So we’ve arrived here in the year 2020. What kind of outrageous, unrealistic resolutions did you all come up with? I’m trying something new this year. I’m not making any. Well, that’s not true. I have some in mind but I’ve come to realize (and accept) that a new year does not literally mean a new me. Why do we do that to ourselves? “I’m gonna eat healthier. I’m gonna work out more (or start working out). I’m not gonna waste money.” All those liessss!! Who are we kidding ourselves? Just because the year has changed, doesn’t mean we have. So I made some realistic resolutions for myself. Things that I believe (truly) that I will be able to adapt into my lifestyle and stick to.
- learn to mono-task – remember back when being able to multitask was impressive and better yet, productive? I have always been a multitasker because I don’t like wasting my time. In high school, it would be something like doing homework while chatting on MSN Messenger. Then as an adult, I would clean the house while watching Netflix and have multiple chats going on through WhatsApp. But nowadays, with “multitasking,” we aren’t really putting our full attention to anything and we end up being only partially present. For example, almost every time I go to a restaurant, I see groups of friends at a table, supposedly spending time and catching up, but every single one of them will be on their phones and chatting with someone else who isn’t even there. What’s the point of getting together if you’re not really spending the time to be with them? I’ve done this myself, and I’m ashamed. I haven’t done it at a dinner table with friends per se, but with my kids while they play. And while they are still little (two and three), they can tell when I am listening vs just hearing them. I get it. It’s so easy to pick up your phone and just scroll mindlessly. But it’s also very sad that we cannot even afford to be without distraction. When was the last time you sat alone at a bus stop or at a cafe and was just present? We don’t know how to be bored anymore because the thought is too scary. To me, it seems like mono-tasking has replaced multitasking as a skill now.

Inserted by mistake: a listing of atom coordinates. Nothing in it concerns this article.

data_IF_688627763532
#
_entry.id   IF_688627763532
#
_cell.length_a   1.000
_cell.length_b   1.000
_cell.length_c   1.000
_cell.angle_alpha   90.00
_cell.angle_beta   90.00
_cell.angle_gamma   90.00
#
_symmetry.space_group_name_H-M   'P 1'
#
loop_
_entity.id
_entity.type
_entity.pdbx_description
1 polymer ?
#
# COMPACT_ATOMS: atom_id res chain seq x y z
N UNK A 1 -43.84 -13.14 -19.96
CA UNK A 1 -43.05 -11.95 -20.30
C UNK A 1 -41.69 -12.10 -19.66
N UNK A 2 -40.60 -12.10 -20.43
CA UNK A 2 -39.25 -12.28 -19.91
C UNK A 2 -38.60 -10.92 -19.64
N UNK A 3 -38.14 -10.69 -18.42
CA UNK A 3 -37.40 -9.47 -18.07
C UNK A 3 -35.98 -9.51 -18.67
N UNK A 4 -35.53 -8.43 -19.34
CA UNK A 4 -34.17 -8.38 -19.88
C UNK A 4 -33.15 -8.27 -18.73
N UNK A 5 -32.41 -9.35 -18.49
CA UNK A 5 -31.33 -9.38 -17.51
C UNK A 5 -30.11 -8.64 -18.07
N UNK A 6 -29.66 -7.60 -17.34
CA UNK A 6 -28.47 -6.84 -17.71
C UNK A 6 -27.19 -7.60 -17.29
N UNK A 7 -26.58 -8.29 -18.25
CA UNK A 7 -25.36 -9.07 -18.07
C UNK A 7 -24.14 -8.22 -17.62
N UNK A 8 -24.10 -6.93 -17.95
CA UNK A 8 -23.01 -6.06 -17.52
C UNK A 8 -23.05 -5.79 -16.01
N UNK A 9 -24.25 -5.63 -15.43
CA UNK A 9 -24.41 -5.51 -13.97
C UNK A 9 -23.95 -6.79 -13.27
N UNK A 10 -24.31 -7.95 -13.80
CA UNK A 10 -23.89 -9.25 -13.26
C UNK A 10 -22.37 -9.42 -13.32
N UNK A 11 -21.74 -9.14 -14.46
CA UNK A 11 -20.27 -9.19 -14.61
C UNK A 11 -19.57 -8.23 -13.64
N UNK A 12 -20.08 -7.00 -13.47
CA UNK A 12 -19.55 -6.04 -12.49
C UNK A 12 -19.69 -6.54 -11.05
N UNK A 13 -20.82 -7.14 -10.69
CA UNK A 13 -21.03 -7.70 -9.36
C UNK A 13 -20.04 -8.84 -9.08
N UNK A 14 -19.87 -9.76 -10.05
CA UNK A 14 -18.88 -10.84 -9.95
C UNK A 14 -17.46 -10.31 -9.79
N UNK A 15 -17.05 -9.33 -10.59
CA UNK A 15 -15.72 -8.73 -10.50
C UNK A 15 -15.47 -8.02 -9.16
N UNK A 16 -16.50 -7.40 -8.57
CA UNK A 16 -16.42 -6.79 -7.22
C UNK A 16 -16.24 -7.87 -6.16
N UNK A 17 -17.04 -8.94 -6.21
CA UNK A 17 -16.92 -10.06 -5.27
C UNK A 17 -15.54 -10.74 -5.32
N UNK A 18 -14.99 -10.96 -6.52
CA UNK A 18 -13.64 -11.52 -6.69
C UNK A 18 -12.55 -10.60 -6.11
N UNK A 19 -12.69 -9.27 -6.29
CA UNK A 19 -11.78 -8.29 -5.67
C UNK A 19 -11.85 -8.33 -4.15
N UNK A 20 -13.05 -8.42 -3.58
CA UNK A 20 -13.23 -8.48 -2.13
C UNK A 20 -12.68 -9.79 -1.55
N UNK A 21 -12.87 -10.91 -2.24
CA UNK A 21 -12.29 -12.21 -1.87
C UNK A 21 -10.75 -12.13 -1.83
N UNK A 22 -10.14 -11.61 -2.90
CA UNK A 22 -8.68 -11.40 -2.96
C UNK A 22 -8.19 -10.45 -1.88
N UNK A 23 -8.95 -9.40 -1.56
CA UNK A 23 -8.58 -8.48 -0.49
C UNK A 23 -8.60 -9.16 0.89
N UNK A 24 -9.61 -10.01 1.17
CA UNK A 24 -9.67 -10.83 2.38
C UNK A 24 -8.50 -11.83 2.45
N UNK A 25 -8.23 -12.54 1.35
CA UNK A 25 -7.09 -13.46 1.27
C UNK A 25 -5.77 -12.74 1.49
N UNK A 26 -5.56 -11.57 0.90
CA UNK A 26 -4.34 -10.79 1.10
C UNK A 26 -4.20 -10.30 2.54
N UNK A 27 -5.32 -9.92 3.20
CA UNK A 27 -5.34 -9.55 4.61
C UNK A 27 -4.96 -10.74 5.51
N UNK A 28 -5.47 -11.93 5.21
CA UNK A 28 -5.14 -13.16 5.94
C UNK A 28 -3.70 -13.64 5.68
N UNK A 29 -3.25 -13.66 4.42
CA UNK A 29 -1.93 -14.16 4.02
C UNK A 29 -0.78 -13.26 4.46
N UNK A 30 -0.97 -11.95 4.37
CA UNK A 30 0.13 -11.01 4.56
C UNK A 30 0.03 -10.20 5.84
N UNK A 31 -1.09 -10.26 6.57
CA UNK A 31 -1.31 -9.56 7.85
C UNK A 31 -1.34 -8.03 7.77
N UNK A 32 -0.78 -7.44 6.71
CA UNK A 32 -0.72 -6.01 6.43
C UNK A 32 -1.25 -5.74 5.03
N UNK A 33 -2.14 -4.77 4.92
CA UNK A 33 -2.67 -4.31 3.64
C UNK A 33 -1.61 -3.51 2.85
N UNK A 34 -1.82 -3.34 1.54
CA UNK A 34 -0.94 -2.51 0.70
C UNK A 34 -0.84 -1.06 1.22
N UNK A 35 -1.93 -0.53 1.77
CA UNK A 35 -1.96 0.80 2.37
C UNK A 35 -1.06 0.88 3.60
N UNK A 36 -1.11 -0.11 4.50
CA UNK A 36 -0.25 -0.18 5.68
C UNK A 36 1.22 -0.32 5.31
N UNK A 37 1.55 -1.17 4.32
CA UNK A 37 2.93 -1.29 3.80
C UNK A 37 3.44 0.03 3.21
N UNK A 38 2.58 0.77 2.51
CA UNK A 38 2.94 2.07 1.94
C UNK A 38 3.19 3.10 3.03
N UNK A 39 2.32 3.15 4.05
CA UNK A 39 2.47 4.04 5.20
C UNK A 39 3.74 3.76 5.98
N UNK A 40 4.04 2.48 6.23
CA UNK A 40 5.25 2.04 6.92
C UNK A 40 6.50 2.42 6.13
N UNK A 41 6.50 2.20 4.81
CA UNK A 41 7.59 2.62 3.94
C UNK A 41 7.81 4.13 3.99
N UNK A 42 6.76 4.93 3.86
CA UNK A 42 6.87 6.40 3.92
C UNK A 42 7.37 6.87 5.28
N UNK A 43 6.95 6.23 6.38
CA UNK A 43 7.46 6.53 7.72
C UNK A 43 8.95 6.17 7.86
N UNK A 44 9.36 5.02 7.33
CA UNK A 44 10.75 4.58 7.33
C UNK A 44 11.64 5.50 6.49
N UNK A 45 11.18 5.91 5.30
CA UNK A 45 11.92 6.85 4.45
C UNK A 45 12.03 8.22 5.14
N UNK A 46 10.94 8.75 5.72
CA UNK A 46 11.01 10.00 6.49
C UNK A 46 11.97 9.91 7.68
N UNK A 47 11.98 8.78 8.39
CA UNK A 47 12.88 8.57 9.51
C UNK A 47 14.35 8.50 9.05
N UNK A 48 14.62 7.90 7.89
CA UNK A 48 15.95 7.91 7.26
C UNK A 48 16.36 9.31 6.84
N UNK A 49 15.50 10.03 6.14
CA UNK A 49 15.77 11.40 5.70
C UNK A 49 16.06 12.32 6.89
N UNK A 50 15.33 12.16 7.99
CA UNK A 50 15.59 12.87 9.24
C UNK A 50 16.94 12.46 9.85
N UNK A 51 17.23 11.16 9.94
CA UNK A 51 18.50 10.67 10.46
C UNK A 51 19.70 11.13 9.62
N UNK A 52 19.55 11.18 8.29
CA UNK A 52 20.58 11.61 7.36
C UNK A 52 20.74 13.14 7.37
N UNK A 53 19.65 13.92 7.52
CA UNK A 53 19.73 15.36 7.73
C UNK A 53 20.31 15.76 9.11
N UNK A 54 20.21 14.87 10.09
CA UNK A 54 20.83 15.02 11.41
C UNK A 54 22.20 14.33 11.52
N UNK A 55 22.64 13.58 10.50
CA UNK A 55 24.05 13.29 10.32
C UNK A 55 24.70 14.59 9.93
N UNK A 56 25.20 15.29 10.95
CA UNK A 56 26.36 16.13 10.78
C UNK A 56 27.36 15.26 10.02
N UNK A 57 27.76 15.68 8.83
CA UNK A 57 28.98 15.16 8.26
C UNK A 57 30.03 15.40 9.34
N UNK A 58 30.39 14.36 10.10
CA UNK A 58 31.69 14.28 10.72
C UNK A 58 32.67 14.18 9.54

- support local – a friend of mine who started his business in Japan posted something on Facebook that said something along the lines of: when you buy from a small business, you are not helping the CEO buy a fifth vacation home, you are helping a little girl get ballet lessons or a little boy get a jersey. You’re helping someone feed their family and meet basic needs. So with that in mind, I am (and have already started) cutting big corporations out of my budget. You won’t find me buying Starbucks every other day. I will look to support more local small businesses.
- be present – further to the first point about mono-tasking, I need to learn to put my phone down. I am aware that this is my biggest social flaw. This is the one habit I need to undo, and it’s not something I know will happen overnight but I will get there one day (I hope!). I use my phone as an excuse to take photos and videos of my kids, but that is just the root of the snowball effect. I’ve been thinking maybe I should start using my digital camera again so I don’t get distracted by all the magical things my phone does to lure me. These days, I have to remind myself daily that childhood is a very limited time. It’s enough to make me sit and enjoy (when there are no tantrums) just being present.
That’s it y’all! No crazy resolutions for me this year. I am not making any plans to “be healthier” and “eat less carbs and sugar.” I know myself well enough that I don’t have that much self-discipline and I would just be setting myself up for disappointment and failure. So back to the basics it is. Re-learn how to give undivided attention to something, be present (ie. stop trying to capture every moment and be in the moment), and put down my phone when necessary (which is most of the time).
Wish me luck!